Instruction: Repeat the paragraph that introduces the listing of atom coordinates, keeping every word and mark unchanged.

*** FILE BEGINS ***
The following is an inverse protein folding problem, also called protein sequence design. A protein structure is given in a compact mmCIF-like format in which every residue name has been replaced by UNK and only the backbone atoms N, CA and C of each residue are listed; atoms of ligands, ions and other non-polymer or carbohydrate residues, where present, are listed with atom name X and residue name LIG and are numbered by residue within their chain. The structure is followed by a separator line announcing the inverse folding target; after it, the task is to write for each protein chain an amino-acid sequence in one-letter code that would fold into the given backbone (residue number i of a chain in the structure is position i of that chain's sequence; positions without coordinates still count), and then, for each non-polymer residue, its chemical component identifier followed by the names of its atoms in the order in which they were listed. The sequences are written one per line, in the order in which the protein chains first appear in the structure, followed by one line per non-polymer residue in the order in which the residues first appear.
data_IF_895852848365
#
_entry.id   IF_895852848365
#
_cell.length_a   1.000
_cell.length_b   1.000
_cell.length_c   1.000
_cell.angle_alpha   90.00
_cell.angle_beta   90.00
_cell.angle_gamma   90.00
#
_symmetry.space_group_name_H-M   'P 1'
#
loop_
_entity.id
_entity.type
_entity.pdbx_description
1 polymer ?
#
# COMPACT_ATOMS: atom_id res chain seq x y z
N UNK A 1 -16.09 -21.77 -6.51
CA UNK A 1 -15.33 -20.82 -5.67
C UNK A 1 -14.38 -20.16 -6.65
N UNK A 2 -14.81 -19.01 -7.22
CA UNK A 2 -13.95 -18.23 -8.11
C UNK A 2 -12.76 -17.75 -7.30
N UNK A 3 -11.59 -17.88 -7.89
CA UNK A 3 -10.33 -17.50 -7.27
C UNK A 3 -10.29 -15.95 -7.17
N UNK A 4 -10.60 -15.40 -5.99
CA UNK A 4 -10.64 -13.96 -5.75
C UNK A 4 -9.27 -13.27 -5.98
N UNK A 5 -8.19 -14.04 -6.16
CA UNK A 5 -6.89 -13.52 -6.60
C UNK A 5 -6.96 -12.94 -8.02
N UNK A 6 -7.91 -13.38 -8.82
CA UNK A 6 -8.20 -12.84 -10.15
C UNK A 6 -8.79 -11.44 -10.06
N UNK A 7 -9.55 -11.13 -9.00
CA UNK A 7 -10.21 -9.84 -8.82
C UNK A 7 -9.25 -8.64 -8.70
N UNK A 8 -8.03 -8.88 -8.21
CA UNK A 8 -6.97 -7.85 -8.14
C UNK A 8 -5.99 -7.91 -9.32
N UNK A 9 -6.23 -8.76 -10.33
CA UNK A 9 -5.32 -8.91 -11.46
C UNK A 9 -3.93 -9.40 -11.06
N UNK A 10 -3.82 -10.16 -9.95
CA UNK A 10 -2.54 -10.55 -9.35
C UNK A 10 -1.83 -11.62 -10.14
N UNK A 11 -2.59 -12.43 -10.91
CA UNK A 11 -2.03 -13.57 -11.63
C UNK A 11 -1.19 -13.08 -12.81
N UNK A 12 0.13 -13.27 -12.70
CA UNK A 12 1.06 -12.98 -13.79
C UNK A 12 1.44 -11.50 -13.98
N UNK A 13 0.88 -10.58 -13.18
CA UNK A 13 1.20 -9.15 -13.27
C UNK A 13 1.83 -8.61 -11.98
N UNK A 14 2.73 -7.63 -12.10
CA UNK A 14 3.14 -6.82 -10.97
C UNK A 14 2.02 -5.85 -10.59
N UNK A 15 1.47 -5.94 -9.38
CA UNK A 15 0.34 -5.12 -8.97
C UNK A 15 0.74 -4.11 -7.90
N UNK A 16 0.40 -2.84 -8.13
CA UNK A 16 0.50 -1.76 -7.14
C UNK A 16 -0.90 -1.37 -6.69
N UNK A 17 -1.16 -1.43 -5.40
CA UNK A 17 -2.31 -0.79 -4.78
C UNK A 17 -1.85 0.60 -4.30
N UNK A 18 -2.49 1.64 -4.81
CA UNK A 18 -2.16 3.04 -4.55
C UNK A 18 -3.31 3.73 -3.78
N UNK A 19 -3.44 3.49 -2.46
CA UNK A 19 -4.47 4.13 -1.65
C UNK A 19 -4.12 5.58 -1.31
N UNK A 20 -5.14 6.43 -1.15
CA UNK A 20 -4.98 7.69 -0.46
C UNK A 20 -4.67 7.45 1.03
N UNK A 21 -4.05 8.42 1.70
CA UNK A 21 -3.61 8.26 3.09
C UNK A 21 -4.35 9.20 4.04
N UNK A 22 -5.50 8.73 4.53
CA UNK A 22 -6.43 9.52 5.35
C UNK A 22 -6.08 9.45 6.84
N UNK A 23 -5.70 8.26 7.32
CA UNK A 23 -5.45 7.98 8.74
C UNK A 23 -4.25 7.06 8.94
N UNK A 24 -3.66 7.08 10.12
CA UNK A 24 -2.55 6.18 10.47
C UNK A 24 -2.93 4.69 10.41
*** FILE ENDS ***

The following is an inverse protein folding problem, also called protein sequence design. A protein structure is given in a compact mmCIF-like format in which every residue name has been replaced by UNK and only the backbone atoms N, CA and C of each residue are listed; atoms of ligands, ions and other non-polymer or carbohydrate residues, where present, are listed with atom name X and residue name LIG and are numbered by residue within their chain. The structure is followed by a separator line announcing the inverse folding target; after it, the task is to write for each protein chain an amino-acid sequence in one-letter code that would fold into the given backbone (residue number i of a chain in the structure is position i of that chain's sequence; positions without coordinates still count), and then, for each non-polymer residue, its chemical component identifier followed by the names of its atoms in the order in which they were listed. The sequences are written one per line, in the order in which the protein chains first appear in the structure, followed by one line per non-polymer residue in the order in which the residues first appear.